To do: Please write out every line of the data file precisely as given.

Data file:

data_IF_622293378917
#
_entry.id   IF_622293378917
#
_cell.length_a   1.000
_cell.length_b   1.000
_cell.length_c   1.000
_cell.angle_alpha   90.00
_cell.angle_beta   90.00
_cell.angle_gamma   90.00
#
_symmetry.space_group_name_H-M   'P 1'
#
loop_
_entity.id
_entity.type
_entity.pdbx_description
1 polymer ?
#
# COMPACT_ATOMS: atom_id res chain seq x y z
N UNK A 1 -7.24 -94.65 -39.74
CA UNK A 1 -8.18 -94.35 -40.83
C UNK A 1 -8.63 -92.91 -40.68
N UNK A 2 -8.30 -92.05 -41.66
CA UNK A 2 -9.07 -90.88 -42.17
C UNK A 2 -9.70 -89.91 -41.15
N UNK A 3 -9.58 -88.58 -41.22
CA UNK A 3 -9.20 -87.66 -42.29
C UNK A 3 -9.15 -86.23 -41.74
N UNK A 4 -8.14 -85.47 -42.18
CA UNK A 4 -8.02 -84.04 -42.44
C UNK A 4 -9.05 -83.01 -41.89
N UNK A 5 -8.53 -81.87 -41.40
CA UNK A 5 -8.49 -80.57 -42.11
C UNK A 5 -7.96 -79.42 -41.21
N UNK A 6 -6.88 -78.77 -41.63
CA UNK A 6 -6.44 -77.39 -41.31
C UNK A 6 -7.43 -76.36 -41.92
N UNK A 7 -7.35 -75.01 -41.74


data_IF_622293378917
#
_entry.id   IF_622293378917
#
_cell.length_a   1.000
_cell.length_b   1.000
_cell.length_c   1.000
_cell.angle_alpha   90.00
_cell.angle_beta   90.00
_cell.angle_gamma   90.00
#
_symmetry.space_group_name_H-M   'P 1'
#
loop_
_entity.id
_entity.type
_entity.pdbx_description
1 polymer ?
#
# COMPACT_ATOMS: atom_id res chain seq x y z
N UNK A 1 -7.24 -94.65 -39.74
CA UNK A 1 -8.18 -94.35 -40.83
C UNK A 1 -8.63 -92.91 -40.68
N UNK A 2 -8.30 -92.05 -41.66
CA UNK A 2 -9.07 -90.88 -42.17
C UNK A 2 -9.70 -89.91 -41.15
N UNK A 3 -9.58 -88.58 -41.22
CA UNK A 3 -9.20 -87.66 -42.29
C UNK A 3 -9.15 -86.23 -41.74
N UNK A 4 -8.14 -85.47 -42.18
CA UNK A 4 -8.02 -84.04 -42.44
C UNK A 4 -9.05 -83.01 -41.89
N UNK A 5 -8.53 -81.87 -41.40
CA UNK A 5 -8.49 -80.57 -42.11
C UNK A 5 -7.96 -79.42 -41.21
N UNK A 6 -6.88 -78.77 -41.63
CA UNK A 6 -6.44 -77.39 -41.31
C UNK A 6 -7.43 -76.36 -41.92
N UNK A 7 -7.35 -75.01 -41.74